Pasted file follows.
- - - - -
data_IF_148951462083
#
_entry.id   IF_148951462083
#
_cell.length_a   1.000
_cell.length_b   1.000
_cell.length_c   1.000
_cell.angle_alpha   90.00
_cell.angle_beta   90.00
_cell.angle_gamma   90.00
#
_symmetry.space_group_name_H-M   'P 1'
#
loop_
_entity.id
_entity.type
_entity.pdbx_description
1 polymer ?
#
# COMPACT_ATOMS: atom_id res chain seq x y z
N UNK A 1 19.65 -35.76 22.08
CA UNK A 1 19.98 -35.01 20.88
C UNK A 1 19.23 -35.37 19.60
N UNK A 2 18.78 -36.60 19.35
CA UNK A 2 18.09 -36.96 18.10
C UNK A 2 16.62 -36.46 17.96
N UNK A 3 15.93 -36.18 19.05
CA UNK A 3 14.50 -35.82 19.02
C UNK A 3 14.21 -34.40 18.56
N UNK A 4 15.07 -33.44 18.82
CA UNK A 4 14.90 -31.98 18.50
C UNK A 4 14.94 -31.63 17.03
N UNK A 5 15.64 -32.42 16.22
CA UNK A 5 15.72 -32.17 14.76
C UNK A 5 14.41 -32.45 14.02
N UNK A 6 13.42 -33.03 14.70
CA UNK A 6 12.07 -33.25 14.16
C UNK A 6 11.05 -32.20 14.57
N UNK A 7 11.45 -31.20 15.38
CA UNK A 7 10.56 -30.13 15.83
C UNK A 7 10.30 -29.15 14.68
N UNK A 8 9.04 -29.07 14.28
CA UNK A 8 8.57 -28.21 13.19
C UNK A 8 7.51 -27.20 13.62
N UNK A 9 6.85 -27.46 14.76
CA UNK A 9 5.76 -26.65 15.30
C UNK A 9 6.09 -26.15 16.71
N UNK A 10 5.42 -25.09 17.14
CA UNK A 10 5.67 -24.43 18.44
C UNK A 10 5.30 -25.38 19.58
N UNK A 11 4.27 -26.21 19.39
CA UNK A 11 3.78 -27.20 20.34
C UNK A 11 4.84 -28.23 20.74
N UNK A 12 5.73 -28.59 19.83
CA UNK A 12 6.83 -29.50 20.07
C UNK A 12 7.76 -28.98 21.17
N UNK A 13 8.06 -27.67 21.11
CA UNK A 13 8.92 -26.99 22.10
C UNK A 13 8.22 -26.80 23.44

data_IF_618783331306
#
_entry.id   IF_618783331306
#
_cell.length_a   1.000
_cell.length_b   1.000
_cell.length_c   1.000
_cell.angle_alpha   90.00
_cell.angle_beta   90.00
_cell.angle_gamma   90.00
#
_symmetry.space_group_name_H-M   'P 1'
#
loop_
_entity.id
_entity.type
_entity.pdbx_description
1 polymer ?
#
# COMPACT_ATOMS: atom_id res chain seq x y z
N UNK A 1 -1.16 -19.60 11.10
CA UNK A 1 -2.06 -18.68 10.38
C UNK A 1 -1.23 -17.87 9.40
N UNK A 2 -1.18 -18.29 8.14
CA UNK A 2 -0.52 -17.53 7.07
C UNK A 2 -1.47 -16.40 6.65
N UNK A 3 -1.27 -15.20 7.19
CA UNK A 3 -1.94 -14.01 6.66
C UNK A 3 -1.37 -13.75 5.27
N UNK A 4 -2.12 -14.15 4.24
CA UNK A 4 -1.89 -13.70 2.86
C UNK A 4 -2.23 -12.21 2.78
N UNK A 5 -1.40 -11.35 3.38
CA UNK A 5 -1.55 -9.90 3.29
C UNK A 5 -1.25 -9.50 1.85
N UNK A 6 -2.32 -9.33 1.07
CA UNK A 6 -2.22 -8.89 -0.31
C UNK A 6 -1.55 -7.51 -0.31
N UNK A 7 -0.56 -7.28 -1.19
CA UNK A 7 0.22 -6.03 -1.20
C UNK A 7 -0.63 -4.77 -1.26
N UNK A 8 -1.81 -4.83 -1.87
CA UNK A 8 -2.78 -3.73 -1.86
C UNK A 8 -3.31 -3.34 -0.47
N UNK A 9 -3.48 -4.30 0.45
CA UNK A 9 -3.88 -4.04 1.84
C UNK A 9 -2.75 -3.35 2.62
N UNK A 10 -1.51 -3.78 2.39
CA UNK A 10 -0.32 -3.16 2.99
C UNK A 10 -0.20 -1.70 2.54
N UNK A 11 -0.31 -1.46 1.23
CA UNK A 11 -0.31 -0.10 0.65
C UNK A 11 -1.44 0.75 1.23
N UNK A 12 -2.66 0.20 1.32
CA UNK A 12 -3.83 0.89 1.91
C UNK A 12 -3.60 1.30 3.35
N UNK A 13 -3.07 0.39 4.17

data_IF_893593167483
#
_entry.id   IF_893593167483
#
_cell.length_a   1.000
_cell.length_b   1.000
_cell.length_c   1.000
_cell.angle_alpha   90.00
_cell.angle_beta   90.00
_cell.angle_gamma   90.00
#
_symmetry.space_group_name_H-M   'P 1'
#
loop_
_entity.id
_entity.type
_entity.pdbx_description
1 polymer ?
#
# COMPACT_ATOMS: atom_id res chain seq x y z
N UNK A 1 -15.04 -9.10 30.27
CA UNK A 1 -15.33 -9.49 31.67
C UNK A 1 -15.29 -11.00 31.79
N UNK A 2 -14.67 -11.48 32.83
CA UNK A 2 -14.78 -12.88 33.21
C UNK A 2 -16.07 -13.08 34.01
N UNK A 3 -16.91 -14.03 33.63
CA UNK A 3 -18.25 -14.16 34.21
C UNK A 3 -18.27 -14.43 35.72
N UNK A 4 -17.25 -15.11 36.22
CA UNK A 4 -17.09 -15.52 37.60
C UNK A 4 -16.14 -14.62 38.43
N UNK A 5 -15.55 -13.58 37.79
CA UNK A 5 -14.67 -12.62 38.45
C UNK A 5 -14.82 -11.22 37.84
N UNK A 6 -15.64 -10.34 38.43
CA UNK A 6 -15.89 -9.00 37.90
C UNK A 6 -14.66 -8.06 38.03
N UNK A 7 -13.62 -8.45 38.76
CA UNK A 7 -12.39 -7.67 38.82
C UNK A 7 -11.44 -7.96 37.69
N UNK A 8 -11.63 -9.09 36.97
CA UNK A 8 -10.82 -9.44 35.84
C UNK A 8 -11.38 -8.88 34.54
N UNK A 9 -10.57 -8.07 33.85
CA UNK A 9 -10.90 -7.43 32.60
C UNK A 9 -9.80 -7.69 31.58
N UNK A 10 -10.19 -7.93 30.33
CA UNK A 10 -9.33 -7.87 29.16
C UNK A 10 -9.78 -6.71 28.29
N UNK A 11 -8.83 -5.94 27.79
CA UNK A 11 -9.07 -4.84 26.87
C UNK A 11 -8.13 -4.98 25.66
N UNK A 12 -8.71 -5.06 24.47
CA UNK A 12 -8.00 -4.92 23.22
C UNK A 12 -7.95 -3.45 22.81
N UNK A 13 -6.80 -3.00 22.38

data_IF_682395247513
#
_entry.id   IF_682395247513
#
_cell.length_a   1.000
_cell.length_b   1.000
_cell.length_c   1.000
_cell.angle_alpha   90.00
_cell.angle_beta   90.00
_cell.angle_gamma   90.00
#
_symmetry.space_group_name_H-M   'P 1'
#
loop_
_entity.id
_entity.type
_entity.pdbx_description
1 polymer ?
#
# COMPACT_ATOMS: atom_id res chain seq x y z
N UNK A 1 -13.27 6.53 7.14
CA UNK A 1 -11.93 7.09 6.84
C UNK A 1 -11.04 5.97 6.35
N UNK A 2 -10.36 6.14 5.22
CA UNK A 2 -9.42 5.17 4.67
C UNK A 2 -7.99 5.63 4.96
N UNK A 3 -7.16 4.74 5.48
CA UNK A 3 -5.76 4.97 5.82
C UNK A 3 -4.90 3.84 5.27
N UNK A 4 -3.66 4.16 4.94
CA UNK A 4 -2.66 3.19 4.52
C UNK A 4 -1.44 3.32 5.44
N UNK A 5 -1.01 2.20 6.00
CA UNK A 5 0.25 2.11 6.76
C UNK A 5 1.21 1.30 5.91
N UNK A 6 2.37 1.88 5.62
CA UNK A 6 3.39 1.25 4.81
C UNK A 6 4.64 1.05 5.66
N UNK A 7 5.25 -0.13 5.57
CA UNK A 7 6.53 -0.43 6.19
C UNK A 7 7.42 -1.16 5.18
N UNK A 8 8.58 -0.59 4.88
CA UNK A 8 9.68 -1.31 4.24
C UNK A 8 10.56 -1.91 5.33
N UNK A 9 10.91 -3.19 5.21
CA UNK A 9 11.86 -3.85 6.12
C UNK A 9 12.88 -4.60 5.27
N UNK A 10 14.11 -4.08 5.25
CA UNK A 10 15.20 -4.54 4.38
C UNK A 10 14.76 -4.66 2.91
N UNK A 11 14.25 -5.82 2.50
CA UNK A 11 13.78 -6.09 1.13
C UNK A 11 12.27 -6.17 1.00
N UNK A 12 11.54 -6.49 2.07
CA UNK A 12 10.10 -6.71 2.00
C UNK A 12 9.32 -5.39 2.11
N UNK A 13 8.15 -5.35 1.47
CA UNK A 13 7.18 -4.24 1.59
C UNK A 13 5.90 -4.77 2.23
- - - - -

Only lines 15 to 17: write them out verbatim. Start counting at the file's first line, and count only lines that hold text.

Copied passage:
_entity.id
_entity.type
_entity.pdbx_description